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photographer E-Yaji.
The Mary and George Bloch Collection: Part VIII  
Sotheby's, Hong Kong, 26 May 2014: Lot 1093 

Lot 1093
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Lot 1093
Treasury 5, no.996 (‘Suyun’s Metamorphosis’)

Transparent sapphire-blue, ruby-red, emerald-green, and amethyst-purple glass and translucent pink, yellow, opaque black, and white glass; with a flat lip and recessed flat foot surrounded by a protruding rounded foot rim; carved as a single overlay with a continuous design of sixteen mythical creatures, various stages of the transformation of a carp into a dragon, some of the dragons with four claws, most with five, with two flaming pearls and one formalized cloud, the foot carved with a seventeenth dragon and inscribed in relief clerical script, Suyun daoren zhi 素雲道人製 (‘Made [at the behest of] Man of the Way Suyun’)
Height: 9.28 cm
Mouth/lip: 0.38/2.80 cm
Stopper: nephrite

Sotheby’s, Los Angeles, 31 October 1984

Kleiner, Yang, and Shangraw1994, no.116
Treasury 5, no.996

Hong Kong Museum of Art, March-June 1994
National Museum, Singapore, November 1994-February 1995

In the field of glass, it is a pleasant change indeed to be able to date something reasonably precisely and unambiguously. The Empress Dowager’s second-favourite eunuch (some say he was her favourite) used the name Suyun daoren. His original name was Liu Duosheng 劉多升 (also written 劉多生); his Daoist names were Liu Chengyin 誠印 and Suyun daoren. Liu was extremely wealthy; before he died in 1894, he both raised funds and donated his own money to build numerous Daoist temples. Because of his activities, a large number of eunuchs were ordained as Daoist monks. He even announced that eunuchs who left palace service could take up residence in the temples (as many did, some staying there until 1957). Our dating range for this snuff bottle is begins with the year in which Liu took orders (1871) and ends with the year in which he died (1894).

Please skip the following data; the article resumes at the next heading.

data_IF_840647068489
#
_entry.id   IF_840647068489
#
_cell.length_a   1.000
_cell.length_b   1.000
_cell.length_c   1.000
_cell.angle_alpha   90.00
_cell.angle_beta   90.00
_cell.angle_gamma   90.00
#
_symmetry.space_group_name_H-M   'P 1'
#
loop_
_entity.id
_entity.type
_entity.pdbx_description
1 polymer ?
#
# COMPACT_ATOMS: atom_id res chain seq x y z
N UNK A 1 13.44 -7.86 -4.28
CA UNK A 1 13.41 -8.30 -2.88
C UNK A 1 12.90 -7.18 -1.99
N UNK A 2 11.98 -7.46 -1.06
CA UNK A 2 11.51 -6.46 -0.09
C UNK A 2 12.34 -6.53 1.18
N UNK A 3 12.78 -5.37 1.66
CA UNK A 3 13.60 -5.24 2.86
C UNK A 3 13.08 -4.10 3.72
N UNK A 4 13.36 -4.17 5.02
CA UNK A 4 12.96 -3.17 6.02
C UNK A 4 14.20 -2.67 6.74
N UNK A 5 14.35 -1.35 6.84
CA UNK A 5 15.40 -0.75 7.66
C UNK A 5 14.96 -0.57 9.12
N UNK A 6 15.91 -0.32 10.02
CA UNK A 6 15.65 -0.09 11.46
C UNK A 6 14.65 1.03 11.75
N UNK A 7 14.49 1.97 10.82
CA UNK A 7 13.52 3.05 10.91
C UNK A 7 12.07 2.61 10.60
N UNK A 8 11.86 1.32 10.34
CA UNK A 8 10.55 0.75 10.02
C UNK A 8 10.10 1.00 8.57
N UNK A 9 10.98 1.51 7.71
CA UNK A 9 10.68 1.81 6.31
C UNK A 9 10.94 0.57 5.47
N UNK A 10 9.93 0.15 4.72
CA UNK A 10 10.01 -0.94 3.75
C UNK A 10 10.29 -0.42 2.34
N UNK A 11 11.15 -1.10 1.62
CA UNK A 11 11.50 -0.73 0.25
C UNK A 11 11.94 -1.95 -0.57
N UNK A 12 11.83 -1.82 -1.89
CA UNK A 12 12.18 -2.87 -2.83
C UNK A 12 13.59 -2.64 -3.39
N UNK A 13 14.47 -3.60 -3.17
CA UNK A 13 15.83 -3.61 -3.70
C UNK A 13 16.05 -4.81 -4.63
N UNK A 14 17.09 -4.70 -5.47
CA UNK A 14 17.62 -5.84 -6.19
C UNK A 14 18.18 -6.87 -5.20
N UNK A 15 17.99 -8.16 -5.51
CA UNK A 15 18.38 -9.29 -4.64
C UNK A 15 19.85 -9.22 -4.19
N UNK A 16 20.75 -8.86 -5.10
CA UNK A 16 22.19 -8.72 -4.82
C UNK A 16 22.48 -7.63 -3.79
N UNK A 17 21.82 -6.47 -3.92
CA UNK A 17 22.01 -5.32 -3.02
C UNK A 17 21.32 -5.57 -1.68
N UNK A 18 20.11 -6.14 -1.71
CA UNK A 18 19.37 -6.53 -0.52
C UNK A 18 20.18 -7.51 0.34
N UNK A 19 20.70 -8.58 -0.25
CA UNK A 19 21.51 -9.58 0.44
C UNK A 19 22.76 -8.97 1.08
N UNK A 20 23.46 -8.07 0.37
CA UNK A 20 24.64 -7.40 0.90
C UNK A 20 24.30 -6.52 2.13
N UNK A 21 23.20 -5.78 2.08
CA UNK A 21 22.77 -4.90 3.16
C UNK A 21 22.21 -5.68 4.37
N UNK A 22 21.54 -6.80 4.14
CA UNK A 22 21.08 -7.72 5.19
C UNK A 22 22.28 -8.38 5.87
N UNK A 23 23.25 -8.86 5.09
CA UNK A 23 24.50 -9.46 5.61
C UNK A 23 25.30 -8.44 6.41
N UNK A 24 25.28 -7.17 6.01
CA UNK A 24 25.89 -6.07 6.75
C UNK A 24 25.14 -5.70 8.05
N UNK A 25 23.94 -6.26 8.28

Some sources note the existence of the Suyun daoren zhi mark on Guangxu-era pottery, leading others to go one step further and draw the conclusion that Suyun daoren was a potter. It seems unlikely that a potter would adopt the name of the one of the most powerful living eunuchs in the country, however. It is far more likely that Liu Chengyin had both porcelain and glass wares made for him and directed that they should bear his religious name. This is borne out by the fact that the Ault Collection includes a series of bottles on both glass and porcelain made for Suyun (Kleiner 1990, nos. 197 - 200). No. 197 is a glass bottle very similar to this one, with a seal mark on the base bearing Suyun’s name. No. 198 is a blue-and-white porcelain equivalent, also of similar shape, size, and decoration, while no. 199 is a porcelain bottle similar in shape but decorated in famille-rose enamels with Pekingese dogs and precisely dated to 1891. Another blue-and-white porcelain bottle is known, of the cylindrical shape more normal for such wares and also bearing his name, this one decorated with geese. The dragons on this example and the blue-and-white bottle in the Ault Collection are of the five-clawed variety, and yellow dragons figure on both glass examples. A blue-and-white porcelain snuff bottle recently found online with the Suyun daoren zhi mark has a five-clawed dragon on each main side surrounded by four-clawed dragons. (Whether or not the bottle is authentic we cannot say, but we were pleased to note that the dealer confirms our identification of Suyun daoren as Liu Duosheng). The dragons support our longstanding suspicion that imperial prerogatives with regard to claws and colours had eroded by the end of the nineteenth century—although it must be noted that Suyun daoren’s use of these symbols hardly represents the rise of the humble artisan; as one of the Empress Dowager’s two favourite eunuchs, he had powers far exceeding those of the Guangxu emperor (who, come to think of it, had virtually no powers at all for most of his life). Another possibility is that it was Cixi who had the bottles made for Suyun daoren, and nobody was going to question her right to use imperial symbols.